The weekly newsletter on the art of photography from
Monday, December 11, 2006
Featured Gallery
Welcome Note
This Week's Tip
Updates From BetterPhoto
Q&A 1: How Much Should I...
Q&A 2: Micro Lens Vs. Ma...
Q&A 3: Interior Design S...
Q&A 4: Lighting Ratios a...
Q&A 5: Shooting Indoors ...

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Faster vs. Slower Lenses ... by Sean Arbabi
When it comes to deciding which lens to purchase, use, or carry, remember these points:
- Faster lenses are ones with lower fixed number f/stops such as f/2.8 (wider maximum aperture openings).
- Slower lenses are ones with high number f/stops such as f/5.6 (the lens can't go wider than that aperture number).
- Faster lenses allow more light into the camera enabling the photographer to shoot faster shutter speeds.
- Slower lenses (such as zooms) sometimes have variable f/stops such as f/4-5.6 (the lens lowest aperture setting changes depending on the lens length) changing the exposure or shutter speed.
- Faster lenses have a wider aperture enabling the photographer to shoot with minimal depth-of-field.
- Slower lens are more affordable and usually lighter to carry.
- Faster lenses are usually more expensive & possibly heavier.
- I recommend shooting with the lens you are most comfortable with, can afford, and want to carry.

Editor's Note: Sean Arbabi teaches an awesome course here at BetterPhoto:
Exposure A to Z: The Ins and Outs to Metering

Featured Gallery
First Snow
© - Allen L. Thornton

Welcome to the 294th issue of SnapShot!

This holiday season has been filled with excitement at BetterPhoto! Signups for our winter online PhotoCourses™ are well under way, and our schedule is shaping up to be our best ever. Stop by our main courses page... Speaking of the holidays, we have some nice seasonal deals going on at the BetterPhoto Store... If you haven't already, be sure to check out our exciting new features: ClassTracks™ and ProCritiques™... This time of year is so wonderful for photography. If you would like some tips and techniques, don't miss our How to Photograph Christmas Lights and Other Holiday Events article!... That's it for now. Enjoy the week!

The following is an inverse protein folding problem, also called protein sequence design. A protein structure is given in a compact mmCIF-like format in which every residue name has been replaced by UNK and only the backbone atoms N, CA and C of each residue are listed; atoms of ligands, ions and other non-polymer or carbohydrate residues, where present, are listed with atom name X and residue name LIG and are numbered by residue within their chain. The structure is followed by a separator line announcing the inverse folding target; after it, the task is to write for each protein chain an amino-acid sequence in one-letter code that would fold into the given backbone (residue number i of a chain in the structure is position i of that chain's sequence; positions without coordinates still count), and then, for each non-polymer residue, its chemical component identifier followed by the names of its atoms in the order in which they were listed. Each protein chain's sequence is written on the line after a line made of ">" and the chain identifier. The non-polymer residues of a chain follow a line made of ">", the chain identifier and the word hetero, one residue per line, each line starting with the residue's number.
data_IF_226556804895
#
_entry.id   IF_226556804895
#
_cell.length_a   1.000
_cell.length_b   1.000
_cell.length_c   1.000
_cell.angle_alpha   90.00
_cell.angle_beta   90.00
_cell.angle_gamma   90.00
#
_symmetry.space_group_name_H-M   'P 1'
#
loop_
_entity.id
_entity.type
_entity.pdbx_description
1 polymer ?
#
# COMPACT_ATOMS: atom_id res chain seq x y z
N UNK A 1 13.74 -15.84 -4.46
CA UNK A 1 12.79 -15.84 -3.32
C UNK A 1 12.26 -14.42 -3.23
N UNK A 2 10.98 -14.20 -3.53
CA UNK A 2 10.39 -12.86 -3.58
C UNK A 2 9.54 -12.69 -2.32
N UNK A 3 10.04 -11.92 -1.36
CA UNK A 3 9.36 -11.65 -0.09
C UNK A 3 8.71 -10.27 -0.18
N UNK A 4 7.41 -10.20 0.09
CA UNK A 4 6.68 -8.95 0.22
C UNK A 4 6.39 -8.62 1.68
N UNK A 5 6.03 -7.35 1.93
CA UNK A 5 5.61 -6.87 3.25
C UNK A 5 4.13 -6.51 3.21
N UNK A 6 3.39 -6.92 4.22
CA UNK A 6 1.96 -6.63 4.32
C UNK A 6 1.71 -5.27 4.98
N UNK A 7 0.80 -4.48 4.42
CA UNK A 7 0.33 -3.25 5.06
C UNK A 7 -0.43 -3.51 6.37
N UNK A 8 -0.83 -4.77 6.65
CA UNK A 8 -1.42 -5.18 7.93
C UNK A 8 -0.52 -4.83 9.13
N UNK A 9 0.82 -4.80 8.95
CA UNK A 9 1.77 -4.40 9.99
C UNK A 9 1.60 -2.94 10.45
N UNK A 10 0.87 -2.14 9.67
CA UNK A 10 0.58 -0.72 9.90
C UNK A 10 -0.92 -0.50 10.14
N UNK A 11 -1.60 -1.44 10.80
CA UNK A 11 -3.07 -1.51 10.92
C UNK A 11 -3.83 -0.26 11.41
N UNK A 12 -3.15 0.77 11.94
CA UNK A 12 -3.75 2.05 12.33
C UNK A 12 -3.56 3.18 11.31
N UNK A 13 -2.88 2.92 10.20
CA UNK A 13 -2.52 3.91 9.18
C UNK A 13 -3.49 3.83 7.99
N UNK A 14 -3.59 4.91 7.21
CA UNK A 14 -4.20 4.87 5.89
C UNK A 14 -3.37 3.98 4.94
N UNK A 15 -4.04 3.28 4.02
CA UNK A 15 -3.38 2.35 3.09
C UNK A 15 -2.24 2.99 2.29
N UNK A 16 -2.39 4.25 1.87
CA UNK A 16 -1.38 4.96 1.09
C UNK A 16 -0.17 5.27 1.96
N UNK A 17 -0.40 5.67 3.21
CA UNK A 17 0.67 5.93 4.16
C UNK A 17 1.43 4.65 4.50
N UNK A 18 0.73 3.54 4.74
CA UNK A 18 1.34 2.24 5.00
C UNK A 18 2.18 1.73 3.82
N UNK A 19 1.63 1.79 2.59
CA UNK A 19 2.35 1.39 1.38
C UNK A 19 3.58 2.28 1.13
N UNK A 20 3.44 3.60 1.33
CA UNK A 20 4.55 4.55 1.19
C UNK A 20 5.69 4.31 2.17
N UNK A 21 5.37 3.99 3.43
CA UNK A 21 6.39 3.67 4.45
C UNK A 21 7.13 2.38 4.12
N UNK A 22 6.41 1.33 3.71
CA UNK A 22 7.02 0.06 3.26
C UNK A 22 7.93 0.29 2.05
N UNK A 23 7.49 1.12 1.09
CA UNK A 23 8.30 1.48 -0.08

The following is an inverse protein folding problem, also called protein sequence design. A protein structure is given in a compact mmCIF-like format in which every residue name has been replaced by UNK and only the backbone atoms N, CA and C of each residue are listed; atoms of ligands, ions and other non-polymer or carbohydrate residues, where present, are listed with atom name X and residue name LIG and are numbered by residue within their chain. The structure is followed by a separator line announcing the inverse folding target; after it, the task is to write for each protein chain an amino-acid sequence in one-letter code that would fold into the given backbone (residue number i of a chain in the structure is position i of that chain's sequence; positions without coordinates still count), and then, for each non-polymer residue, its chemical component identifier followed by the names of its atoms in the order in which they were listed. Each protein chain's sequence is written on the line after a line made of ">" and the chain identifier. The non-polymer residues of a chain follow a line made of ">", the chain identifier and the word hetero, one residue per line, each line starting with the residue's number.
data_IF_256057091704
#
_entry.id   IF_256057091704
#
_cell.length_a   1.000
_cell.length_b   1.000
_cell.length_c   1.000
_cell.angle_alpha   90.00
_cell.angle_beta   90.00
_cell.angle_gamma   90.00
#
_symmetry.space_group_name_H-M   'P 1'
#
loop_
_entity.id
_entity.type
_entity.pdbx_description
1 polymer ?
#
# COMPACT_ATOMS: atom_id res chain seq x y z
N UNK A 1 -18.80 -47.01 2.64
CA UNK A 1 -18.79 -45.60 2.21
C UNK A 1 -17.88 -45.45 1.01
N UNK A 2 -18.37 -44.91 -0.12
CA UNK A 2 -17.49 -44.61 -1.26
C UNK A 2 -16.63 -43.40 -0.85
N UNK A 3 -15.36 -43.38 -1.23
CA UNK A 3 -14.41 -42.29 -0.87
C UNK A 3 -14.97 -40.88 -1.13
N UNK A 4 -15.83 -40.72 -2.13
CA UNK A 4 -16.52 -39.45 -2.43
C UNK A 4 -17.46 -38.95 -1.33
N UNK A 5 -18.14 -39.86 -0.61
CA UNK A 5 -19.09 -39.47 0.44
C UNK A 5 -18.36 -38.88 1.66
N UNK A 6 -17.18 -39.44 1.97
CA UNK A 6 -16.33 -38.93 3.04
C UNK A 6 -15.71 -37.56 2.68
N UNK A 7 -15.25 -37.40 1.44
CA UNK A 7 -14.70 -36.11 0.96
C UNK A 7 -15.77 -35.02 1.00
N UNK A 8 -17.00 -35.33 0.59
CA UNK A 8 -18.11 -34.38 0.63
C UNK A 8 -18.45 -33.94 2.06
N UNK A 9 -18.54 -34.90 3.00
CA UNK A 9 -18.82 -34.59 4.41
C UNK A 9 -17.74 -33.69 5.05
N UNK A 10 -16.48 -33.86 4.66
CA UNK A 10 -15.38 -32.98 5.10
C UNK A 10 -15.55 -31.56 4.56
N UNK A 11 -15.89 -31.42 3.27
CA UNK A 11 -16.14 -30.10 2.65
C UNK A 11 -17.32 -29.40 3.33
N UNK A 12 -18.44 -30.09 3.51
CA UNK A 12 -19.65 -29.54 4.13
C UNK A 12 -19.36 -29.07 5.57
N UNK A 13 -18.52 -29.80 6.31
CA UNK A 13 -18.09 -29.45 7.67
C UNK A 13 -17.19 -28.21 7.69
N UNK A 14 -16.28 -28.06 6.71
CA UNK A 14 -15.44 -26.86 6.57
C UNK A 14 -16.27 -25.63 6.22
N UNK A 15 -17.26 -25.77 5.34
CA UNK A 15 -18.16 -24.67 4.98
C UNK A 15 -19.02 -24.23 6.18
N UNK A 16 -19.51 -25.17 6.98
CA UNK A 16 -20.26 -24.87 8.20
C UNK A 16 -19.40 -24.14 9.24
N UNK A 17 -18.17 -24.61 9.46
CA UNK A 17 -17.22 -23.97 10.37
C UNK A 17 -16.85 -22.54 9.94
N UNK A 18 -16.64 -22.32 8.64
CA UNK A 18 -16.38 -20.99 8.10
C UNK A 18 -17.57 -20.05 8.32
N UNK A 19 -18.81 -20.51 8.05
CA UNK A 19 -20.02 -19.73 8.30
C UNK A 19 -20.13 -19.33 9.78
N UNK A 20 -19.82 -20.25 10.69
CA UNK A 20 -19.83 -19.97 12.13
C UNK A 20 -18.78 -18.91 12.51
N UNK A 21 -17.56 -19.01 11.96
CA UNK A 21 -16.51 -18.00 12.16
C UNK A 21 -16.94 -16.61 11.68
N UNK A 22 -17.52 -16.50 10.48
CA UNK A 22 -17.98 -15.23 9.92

Jim Miotke
Where Is Jim?

Updates From BetterPhoto

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Photo Q&A

1: How Much Should I Charge?
I have been asked to do photo shoots for a few of my friends but I am unsure as to how much to charge them for my services. I am also being asked for enlargements of some of my work. What would be a reasonable price? I don't want to overcharge but I don't want to be taken advantage of, either. Please help me. Thank you so much!
- Stacee R. Webster
You should charge 1) what you are worth, and 2) what they are willing to pay. Look at some Web sites of photographers locally and see what they charge. That will give you a guideline.
- Jerry Frazier
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2: Micro Lens Vs. Macro Lens
Is a macro lens the same thing as a micro lens? In your discussions the terms are randomly thrown around and I don't know the difference. Something I have never gotten into until looking at all the wonderful photos displayed on this site. Thank you.
- Debra Forbes
Debra, they are the same thing. Nikon refers to their macro lenses as micro. As far as I know everyone else refers to them as macro. Any lens that will give you a 1:1 or life-size image is considered macro. Often a zoom lens will advertise they are macro but most will only give a 1:2 or half life-size image.